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Monday, August 3, 2009

product may stay: anything from Lodge that I've used

I cook a lot--gosh, a couple times a week or more, I'd reckon--and I'm lazy and sort of cheap. So that's the given information to plug into the geometry equation of my remarks.

Five or six years ago for Christmas John gave me a ginormous Le Creuset pot--the baby cooker I've mentioned. He gives the best Christmas presents. But everyone, including John, scoffed at me for wanting such a yooge pan, because what would I ever cook in it? Well, like Milo in The Phantom Tollbooth, they would have chosen their words more carefully if they'd known they would have to eat them. Because I use that pan all the time. Like the taste of humble pie, family? EAT IT.

Even though my kids are still young, when my boys really get behind a meal it gets kind of scary how much they eat (they come by it naturally--their uncle Daniel would eat fifteen slices of French toast in a sitting--I'm concerned), and the baby cooker can handily fill their gaping pieholes. But you know what? That pan was grossly expensive. It's okay, because no one else makes a French oven that big, and I promise that I needed it. However, once you get into the smaller sizes there are a lot of other brands that promise similar results. I'm partial to Lodge because I'm a hillbilly who grew up on Dutch oven cooking, so when I saw their six quart enameled oven I signed myself on up. And it's every bit as good as my Le Creuset, from a usage standpoint. The iron is thicker and it's quite heavy--heavier than a Le Creuset of similar capacity--and the look is less refined, but I love it all the same. We'll wait and see if it has the my-grandma-brought-this-across-the-plains (or would have if she could afford it) heirloom quality of Le Creuset, but for fifty bucks at Fred Meyer (or sixty on Amazon) I can take that bet.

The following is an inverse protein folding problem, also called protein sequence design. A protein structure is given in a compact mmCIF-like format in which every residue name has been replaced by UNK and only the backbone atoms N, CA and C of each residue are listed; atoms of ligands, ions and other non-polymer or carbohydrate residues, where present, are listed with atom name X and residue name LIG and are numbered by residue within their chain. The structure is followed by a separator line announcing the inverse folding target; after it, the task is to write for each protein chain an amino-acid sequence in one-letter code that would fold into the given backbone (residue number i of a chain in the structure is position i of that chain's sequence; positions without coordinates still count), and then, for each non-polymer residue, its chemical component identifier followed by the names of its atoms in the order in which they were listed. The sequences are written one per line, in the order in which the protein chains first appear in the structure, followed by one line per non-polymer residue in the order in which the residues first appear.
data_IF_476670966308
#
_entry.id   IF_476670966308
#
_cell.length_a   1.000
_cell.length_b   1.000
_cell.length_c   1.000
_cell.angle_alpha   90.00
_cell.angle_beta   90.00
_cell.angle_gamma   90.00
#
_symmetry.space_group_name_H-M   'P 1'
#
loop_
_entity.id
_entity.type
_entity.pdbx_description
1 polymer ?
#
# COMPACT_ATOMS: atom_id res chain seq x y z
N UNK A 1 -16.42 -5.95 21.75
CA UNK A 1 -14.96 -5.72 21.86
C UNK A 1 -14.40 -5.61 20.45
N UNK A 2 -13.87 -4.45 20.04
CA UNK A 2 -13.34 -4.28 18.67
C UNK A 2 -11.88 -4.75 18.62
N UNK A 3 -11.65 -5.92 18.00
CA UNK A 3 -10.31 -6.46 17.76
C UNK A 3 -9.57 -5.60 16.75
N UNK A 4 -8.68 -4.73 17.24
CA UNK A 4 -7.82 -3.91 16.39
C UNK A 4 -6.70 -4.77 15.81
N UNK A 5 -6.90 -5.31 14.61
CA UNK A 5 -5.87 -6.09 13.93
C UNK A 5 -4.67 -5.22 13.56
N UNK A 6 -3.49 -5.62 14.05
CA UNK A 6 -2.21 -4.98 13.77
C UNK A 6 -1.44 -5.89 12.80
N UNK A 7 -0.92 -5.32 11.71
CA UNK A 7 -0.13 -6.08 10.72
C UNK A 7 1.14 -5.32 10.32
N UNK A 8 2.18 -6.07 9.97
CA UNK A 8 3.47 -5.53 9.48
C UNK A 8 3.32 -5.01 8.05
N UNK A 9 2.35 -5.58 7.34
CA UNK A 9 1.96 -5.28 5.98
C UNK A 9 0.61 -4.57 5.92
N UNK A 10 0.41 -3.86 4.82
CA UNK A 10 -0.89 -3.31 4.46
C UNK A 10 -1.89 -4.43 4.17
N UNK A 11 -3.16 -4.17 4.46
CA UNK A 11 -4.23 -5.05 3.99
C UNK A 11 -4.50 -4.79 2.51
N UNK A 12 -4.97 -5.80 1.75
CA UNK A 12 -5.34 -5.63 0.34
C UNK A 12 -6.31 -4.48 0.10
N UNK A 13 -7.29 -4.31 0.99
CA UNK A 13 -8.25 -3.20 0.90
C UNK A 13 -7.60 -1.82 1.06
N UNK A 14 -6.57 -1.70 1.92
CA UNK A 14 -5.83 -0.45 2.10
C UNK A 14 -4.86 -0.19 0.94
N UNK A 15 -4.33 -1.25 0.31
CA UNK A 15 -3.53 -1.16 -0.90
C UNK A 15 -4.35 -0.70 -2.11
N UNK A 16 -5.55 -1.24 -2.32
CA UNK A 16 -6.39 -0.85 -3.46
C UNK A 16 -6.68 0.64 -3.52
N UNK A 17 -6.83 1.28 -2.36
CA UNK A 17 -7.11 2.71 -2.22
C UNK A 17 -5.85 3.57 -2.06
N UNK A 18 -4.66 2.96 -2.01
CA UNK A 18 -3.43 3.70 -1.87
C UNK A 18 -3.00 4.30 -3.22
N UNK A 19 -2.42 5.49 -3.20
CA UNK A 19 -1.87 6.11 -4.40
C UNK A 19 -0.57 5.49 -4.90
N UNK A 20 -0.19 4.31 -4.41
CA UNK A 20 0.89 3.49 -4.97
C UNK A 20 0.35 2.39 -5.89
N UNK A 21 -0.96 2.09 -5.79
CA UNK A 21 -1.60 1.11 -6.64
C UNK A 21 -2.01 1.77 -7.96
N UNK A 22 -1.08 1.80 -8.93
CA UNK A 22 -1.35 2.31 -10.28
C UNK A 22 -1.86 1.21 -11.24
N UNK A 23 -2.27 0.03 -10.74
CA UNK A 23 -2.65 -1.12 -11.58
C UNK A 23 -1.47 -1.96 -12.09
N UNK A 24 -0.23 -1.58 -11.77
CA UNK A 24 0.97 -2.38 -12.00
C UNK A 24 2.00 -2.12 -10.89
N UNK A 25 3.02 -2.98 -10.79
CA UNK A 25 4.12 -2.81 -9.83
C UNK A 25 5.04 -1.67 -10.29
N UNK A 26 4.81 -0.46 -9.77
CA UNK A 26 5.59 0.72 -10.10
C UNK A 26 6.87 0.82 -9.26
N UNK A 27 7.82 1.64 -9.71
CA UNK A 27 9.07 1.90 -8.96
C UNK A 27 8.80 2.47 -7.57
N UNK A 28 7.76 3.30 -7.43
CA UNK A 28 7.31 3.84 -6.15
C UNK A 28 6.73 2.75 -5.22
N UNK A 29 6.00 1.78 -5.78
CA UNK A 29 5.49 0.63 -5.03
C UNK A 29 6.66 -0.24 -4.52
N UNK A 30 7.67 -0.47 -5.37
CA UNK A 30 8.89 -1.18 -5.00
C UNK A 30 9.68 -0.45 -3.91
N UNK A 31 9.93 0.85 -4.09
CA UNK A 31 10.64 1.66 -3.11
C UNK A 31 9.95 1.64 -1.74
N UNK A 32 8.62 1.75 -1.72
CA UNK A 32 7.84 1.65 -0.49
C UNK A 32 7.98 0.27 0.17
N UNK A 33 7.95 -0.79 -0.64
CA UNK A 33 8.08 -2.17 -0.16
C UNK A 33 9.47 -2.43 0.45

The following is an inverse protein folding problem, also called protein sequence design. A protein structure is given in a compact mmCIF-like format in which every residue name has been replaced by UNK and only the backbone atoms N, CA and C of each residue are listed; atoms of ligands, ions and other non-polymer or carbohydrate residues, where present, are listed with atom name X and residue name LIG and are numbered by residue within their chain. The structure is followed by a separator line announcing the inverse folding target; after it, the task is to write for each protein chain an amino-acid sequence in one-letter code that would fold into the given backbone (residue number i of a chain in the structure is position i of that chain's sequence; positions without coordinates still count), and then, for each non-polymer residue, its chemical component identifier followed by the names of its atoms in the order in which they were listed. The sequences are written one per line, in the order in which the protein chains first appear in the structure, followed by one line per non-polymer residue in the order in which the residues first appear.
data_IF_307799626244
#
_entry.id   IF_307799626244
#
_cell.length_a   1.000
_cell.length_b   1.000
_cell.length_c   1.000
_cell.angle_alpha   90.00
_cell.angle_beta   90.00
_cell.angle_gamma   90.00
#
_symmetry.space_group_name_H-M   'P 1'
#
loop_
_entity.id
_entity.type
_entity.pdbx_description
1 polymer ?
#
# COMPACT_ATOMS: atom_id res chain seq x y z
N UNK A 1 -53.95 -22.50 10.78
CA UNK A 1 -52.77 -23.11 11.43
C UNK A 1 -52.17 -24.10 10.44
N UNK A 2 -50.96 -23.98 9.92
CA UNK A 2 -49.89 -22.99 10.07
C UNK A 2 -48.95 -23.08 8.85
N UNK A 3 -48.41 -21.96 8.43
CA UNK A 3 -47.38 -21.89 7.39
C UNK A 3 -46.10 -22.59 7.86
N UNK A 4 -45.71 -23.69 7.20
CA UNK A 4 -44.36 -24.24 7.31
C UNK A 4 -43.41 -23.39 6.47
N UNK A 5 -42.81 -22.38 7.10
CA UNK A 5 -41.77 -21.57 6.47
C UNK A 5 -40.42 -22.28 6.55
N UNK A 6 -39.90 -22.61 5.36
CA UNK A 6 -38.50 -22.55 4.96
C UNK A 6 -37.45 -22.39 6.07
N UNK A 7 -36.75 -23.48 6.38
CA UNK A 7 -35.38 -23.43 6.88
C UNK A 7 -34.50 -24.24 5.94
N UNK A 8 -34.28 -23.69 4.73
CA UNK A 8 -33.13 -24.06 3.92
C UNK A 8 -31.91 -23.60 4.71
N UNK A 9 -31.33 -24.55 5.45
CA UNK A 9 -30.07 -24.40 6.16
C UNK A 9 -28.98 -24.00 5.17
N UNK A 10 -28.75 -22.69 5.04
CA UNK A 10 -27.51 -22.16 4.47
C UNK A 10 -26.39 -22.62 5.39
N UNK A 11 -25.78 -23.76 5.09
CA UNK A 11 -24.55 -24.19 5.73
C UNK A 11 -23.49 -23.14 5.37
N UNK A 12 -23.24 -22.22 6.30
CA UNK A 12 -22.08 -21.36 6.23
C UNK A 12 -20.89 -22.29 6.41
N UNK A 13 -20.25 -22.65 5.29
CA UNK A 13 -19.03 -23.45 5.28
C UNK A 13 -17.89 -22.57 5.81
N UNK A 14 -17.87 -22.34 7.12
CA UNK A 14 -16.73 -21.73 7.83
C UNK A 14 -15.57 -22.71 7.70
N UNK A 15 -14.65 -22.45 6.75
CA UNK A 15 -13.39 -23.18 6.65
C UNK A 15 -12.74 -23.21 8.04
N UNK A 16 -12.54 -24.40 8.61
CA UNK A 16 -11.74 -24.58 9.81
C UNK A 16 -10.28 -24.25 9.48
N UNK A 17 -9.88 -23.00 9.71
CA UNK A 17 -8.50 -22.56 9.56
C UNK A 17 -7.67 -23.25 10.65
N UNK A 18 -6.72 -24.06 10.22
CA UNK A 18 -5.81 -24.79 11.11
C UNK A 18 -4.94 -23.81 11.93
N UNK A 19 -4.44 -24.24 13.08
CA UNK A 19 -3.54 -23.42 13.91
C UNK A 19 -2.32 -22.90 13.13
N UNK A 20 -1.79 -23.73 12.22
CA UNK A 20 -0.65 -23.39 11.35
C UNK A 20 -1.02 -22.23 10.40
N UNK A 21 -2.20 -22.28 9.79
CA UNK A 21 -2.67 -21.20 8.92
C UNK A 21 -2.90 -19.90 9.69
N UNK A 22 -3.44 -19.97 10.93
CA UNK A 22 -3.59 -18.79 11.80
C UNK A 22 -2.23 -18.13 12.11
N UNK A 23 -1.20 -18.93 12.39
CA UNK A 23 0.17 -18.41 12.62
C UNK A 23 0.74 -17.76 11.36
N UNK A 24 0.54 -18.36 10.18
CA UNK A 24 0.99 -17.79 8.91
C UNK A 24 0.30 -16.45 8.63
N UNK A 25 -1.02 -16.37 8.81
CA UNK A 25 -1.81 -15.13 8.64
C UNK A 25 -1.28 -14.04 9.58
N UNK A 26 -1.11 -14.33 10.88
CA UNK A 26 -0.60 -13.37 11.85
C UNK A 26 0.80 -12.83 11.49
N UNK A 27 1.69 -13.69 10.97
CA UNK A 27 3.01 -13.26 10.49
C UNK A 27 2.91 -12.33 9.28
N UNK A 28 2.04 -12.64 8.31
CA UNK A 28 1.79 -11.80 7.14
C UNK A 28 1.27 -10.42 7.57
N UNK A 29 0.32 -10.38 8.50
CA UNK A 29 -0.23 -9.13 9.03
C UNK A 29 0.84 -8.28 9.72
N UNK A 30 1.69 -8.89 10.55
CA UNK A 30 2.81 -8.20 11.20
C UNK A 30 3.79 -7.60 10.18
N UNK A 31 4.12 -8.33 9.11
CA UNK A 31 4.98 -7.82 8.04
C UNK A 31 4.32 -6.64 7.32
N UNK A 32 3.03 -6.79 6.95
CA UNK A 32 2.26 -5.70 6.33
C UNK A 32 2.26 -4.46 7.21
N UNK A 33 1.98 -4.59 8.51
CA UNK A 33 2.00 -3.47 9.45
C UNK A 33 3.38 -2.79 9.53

Now: a while ago Lodge introduced their Logic line, which comes pre-seasoned, and I don't know why it took me so long to buy a decent skillet from them. I lovelovelove my new pan (we made some fried green tomatoes in it just last night, and holy cow, the scores of tomatoes that thing will hold without crowding!). None of the eye- and throat-searing grease fire potential that comes from seasoning an old-school cast iron skillet, and it really will last until you accidentally drop it in your blast furnace or hit a coyote in the face with it. For John's birthday the first year we were married I evidently had not met him yet and bought him a traditional Dutch oven, which sat in the unopened box until I pulled it out last year to try a batch of no-knead bread. Seasoning aside, I have no complaints, and it too will be passed on to my children. Hopefully they're not so eager to inherit it that they hurry us off the mortal coil before our time.

I haven't tried the "L Series," and it looks sort of smurfy, but there's just so much shoddy cookware out there that the people who still make good quality thingamabobs should be praised. Product may stay.

1 comments:

tipsybaker said...

i, too, have a Le Creuset baby cooker and now will never be able to use it without thinking of. . . that.
It was a wedding present from my mother. I thought I would use it every year or so, but use it every few days.